Ohio Gov. Mike DeWine’s announcement that more businesses can reopen should boost local economies as well as morale for some employees, but it’s a gamble that is necessary because so many people have been hurt, financially and emotionally during this deadly novel coronavirus pandemic.

DeWine’s long anticipated order will allow restaurants that were closed, salons and spas to resume business this month, but with some stipulations and best practices for the safety of workers and patrons.

This was bold, but necessary. DeWine had to reignite the state’s economy that has suffered the last eight weeks with people out of work and businesses not able to sell their wares and goods. At the same time, he must protect the health and safety of citizens.

DeWine is convinced that it is possible to live with COVID-19 as long as people practice social distancing, wear masks in public and wash their hands.

When the stay-at-home orders went into effect in mid-March, the purpose was to prevent the virus from spreading rapidly throughout the state.

Because Ohioans, for the most part, proved they could follow best practices, the state is reopening. Retail stores (opened) May 12, outdoor dining along with salons, barbershops and spas (restarted) their in-person operations May 15 and indoor dining can begin May 21.

Lorain County cities and industry groups are cautiously optimistic about the move, but excited for local businesses that will get some much needed relief. Ted Esborn, Avon Lake’s economic development director, was elated saying reopening is enormous news for the Avon Lake economy.

Esborn said businesses covered in the announcement now have what many have wanted most — a timeline, an answer to the question. But, he said, they will have to figure out how they will meet distancing, cleaning and sanitizing guidelines.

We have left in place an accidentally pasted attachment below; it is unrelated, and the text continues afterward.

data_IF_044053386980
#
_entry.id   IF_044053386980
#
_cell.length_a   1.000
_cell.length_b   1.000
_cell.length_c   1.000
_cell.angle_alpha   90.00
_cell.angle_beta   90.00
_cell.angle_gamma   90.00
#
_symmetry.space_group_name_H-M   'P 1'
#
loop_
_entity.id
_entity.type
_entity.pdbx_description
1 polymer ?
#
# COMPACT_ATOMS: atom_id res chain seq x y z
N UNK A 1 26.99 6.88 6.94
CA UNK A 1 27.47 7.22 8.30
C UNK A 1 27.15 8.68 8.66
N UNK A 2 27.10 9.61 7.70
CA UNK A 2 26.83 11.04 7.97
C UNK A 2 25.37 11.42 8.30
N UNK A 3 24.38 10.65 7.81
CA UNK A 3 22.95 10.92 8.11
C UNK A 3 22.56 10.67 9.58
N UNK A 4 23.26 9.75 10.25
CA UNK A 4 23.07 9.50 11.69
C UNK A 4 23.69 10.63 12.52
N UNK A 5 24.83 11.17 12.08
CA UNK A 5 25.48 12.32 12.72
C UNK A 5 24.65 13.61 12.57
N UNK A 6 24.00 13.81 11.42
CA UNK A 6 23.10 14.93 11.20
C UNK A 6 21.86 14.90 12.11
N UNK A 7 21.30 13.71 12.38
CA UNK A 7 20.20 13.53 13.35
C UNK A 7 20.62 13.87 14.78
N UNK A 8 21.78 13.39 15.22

... DeWine’s recent orders on reopening dates come after state officials consulted with advisory boards with members from restaurants and beauty salons, submitting suggestions on best practices.

But the decision to reopen parts of the economy will take Ohio into uncharted waters. DeWine realizes this is a road that has danger signs on it and “we need to fully understand it.” It is a risk that likely will cause the state’s present one-to-one ratio of infected person to number of people infected to rise.

At the beginning of the pandemic, the ratio of infection was more than two-to-one; the reduction attributed to social distancing and other measures taken to curb community spread. But changes had to be made, and now is the time to do it. In mitigating the potential impact of reopening, DeWine said the state will continue to abide by industry best practices and hopes to continue to ramp up testing and tracing.

The state’s restaurant advisory board chaired by Treva Weaver issued a number of recommendations. Restaurant owners were asked to put together a floor plan to enable customers to abide by social distancing guidelines, post COVID-19 symptoms at entrances and asking businesses to self-monitor staff.

The recommendations did not make distinctions between bars and restaurants with Weaver stating the board was focused on the physical space. For salons, barbershops and spas, customers with appointments may be asked to remain in their vehicles while waiting to be seen, and establishments will remove self-serve beverages and reading material.

Professionals will wear face coverings and customers also will be asked to wear masks. If the current protocols aren’t adhered to, we’ll enter into more uncharted and not so calm waters.

Lorain Morning Journal

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